THE $5.8 billion in current account surplus projected by the central bank for 2016 has assumed a downward bias, following a lower surplus in the first-half of the year.
This is consistent with the position of analysts who cited a shrinking surplus as a result of weak exports.
In a press briefing, an official of the Bangko Sentral ng Pilipinas noted a lower current account surplus in the second quarter is likely to shrink the 2016 surplus from a year earlier.
The current account – a major component of the balance of payments (BOP) – in the second quarter of 2016 remained in surplus at $65 million, or 0.1 percent of the country’s gross domestic product (GDP), but lower than the surplus in the same period in 2015.
The current account surplus in April to June declined by 98 percent from $3.2 billion a year earlier on the “substantial widening of the trade-in-goods deficit.”
The current account consists of transactions in goods, services, primary income and secondary income, and measures the net transfer of real resources between the domestic economy and the rest of the world.
BSP data showed the merchandise trade account – exports and imports – posted a wider deficit of $16.39 billion the $9.52 billion a year earlier.
This brought the first-half current account surplus of $778 million lower by 85.2 percent from $5.25 billion a year earlier. The surplus was equivalent to 0.5 percent of the GDP.
“As you could see the current level of the current surplus is at $0.8 billion and it is, if you compare that to the full year projection of $5.8 billion, you could see that it has a downward bias. Even if you double it, it would be lower than the full-year projection,” Francisco Dakila Jr., managing director at the Monetary Policy Sub-Sector of the BSP, said.
While the other components of the current account grew year-on-year during the period – trade-in-services (up 53.5 percent), primary income (up 65.6 percent), and net receipts in secondary incomes (up 5 percent) – the surplus will be pulled down by the widening trade-in-goods deficit, Dakila noted.
“Expect that if you look at exports and imports, exports would have a little bit downward bias … whereas imports are stronger. So when you combine the two, then that accounts for the development in the current account,” he said.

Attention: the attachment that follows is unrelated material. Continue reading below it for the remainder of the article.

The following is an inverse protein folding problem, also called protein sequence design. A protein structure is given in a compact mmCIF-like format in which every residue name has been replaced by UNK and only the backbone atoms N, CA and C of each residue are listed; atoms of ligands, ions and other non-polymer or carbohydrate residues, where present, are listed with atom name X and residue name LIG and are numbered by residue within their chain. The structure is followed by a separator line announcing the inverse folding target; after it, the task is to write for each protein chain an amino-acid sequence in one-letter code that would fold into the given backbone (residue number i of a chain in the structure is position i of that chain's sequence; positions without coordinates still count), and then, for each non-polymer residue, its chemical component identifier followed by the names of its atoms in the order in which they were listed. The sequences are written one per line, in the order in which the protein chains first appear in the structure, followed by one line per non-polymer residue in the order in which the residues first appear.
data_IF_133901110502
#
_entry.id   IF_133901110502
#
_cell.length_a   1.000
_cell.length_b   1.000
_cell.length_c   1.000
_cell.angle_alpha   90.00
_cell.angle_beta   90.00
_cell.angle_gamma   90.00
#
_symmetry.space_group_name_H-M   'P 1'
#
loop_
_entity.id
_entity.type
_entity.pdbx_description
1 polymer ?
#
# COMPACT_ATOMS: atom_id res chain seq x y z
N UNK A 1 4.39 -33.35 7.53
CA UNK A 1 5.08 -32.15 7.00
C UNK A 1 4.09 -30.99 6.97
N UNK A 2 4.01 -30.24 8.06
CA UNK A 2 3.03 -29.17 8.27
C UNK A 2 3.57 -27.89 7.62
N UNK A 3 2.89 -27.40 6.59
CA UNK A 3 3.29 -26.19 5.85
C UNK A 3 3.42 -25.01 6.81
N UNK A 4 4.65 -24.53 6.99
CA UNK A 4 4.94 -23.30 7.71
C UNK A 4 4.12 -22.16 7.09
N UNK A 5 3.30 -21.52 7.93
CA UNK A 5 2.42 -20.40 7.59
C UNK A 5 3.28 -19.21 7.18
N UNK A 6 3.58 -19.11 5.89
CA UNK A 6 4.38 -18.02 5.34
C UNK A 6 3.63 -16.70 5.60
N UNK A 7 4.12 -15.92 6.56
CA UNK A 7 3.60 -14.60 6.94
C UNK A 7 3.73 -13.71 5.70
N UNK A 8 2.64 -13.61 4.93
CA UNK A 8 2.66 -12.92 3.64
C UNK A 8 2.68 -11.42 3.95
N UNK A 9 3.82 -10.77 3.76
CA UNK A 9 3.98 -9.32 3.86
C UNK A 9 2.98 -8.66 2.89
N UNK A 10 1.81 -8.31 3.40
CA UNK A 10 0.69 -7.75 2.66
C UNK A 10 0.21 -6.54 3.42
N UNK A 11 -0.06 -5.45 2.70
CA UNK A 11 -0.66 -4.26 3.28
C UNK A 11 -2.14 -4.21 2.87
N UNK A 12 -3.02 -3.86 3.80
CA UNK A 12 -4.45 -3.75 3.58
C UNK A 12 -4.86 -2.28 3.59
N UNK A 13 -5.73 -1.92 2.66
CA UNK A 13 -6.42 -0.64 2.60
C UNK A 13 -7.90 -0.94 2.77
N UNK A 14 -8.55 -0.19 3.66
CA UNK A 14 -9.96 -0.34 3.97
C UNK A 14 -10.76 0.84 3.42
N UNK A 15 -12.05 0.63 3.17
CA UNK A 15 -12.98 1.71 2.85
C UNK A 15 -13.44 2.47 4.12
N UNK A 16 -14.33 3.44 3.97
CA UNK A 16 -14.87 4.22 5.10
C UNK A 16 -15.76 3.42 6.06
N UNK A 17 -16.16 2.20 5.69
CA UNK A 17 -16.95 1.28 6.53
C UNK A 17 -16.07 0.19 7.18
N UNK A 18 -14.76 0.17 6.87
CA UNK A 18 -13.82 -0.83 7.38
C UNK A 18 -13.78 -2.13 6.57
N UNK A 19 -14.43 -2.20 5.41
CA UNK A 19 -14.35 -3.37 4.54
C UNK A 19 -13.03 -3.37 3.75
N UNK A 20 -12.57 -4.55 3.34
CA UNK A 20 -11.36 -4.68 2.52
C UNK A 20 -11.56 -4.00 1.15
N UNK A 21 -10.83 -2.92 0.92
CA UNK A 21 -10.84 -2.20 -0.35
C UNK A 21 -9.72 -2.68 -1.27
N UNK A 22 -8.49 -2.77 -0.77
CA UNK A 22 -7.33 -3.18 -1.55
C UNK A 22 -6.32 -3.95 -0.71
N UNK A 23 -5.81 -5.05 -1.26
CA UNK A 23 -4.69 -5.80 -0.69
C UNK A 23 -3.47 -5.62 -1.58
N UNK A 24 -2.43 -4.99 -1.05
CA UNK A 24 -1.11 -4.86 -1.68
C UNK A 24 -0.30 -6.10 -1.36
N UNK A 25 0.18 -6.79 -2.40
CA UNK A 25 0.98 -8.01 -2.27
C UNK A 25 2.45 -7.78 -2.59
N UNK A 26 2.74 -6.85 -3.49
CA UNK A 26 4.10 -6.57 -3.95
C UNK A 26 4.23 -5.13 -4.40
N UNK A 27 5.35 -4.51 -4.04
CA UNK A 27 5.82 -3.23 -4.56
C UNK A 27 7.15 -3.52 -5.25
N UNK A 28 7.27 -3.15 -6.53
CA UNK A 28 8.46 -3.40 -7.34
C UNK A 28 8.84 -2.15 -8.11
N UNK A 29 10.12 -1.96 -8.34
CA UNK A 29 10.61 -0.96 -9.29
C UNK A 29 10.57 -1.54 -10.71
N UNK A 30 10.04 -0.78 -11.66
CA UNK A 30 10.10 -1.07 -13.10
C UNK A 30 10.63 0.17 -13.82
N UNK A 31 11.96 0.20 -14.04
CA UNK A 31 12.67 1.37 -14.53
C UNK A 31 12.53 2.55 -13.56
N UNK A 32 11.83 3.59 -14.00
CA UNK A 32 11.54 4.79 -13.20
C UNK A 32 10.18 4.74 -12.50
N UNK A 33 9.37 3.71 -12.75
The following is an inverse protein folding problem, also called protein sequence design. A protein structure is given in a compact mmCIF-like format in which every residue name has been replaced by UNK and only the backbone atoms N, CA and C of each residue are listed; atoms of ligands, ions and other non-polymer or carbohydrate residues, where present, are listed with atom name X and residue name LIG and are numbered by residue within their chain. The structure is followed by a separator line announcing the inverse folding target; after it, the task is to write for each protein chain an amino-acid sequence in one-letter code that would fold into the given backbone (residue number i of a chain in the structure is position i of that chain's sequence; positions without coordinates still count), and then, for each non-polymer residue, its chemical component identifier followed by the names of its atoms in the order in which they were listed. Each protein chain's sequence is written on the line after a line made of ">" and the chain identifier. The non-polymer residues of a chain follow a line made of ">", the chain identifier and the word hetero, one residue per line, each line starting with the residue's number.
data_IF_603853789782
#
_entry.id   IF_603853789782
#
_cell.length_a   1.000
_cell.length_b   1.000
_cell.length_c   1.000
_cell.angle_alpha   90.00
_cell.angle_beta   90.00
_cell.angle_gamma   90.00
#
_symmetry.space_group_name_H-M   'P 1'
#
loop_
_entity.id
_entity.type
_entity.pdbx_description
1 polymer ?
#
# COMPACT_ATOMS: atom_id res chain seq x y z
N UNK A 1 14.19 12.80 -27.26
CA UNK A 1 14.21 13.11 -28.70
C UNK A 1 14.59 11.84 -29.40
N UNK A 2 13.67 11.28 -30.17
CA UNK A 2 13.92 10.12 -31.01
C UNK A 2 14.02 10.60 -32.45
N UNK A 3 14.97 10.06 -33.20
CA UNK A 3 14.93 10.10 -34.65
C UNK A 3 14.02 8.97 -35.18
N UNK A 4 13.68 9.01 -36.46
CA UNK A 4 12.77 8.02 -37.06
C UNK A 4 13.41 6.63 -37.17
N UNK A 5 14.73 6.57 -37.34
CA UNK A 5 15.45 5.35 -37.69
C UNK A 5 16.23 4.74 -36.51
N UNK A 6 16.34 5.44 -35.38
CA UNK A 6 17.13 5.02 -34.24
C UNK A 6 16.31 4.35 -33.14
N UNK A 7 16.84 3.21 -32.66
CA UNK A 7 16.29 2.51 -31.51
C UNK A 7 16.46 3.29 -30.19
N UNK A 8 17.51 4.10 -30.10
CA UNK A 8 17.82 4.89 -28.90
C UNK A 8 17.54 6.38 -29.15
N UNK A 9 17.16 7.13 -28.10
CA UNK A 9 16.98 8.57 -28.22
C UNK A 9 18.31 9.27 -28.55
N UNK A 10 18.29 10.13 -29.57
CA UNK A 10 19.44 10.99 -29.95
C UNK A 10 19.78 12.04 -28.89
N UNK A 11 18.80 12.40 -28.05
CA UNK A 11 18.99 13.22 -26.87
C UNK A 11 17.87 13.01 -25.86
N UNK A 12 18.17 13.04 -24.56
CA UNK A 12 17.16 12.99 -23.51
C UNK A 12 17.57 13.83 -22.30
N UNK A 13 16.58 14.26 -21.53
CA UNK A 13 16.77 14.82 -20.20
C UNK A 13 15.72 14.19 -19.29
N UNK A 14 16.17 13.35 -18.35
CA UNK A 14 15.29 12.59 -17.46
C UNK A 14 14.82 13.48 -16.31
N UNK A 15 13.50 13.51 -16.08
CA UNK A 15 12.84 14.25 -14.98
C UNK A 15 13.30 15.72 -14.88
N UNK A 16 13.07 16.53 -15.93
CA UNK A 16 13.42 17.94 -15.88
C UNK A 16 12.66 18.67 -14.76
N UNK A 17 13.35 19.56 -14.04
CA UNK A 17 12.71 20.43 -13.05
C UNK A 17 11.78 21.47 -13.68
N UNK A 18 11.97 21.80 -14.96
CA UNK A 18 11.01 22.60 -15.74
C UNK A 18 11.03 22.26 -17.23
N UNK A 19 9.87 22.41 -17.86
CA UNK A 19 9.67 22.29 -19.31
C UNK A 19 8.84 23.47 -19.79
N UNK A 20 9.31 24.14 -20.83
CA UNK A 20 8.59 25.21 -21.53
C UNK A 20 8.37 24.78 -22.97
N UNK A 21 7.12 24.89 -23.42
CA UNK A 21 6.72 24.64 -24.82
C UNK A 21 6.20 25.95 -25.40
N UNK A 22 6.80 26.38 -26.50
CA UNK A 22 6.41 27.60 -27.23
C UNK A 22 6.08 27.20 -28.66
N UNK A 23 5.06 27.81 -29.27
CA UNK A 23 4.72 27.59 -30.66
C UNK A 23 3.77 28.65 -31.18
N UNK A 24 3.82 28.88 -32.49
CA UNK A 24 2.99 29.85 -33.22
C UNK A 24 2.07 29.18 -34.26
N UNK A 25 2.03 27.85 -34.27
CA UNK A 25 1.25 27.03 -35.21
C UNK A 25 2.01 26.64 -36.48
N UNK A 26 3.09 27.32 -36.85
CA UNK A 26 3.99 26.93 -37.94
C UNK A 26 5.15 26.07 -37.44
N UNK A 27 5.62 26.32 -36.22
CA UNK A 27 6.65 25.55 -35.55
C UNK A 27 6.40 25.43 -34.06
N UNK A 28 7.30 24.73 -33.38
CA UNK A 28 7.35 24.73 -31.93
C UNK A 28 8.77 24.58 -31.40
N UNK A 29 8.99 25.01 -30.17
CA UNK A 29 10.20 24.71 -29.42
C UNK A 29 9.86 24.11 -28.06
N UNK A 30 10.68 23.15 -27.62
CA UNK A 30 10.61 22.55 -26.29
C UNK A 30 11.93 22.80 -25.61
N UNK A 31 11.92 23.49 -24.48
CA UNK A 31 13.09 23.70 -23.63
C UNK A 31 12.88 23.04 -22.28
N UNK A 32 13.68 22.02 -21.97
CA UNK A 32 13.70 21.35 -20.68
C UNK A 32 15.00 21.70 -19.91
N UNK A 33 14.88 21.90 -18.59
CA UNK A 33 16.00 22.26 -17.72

As of the first half of 2016, BSP data showed exports declined by 5.2 percent while imports rose by 18.3 percent from a year earlier.
Singapore-based bank DBS expects the current account surplus to reach $4 billion this year, as exports fall by another 5 percent.
“The weakness in exports was prevalent across sectors, including in electronics. Exports of electronic products are down by 8 percent year-on-year in May to July 2016, a worrying sign given that electronics are an important pillar of total export growth,” said DBS economist Gundy Cahyadi.
“After posting three consecutive years of growth, exports of electronic goods may shrink by about 3 percent this year, on the back of a sluggish global demand,” he said.
A notable impact of lower exports will be on the current account, he said, noting that even if remittances were likely to hit a record-high $26 billion this year, the current account surplus will settle at a narrower 1.3 percent of the GDP.
“As evidenced in the growth of imported capital goods, the narrowing of the current account surplus merely reflects the increase in domestic investment,” Cahyadi noted.
Sharing the same view is IHS Markit.
“The weak export performance of the Philippines in 2016 is part of a broader slump in exports across many Asian countries, and reflects the impact of China’s continued economic slowdown and the transmission effects to the Asian manufacturing supply chain across East Asia,” IHS Markit Asia-Pacific Chief Economist Rajiv Biswas said.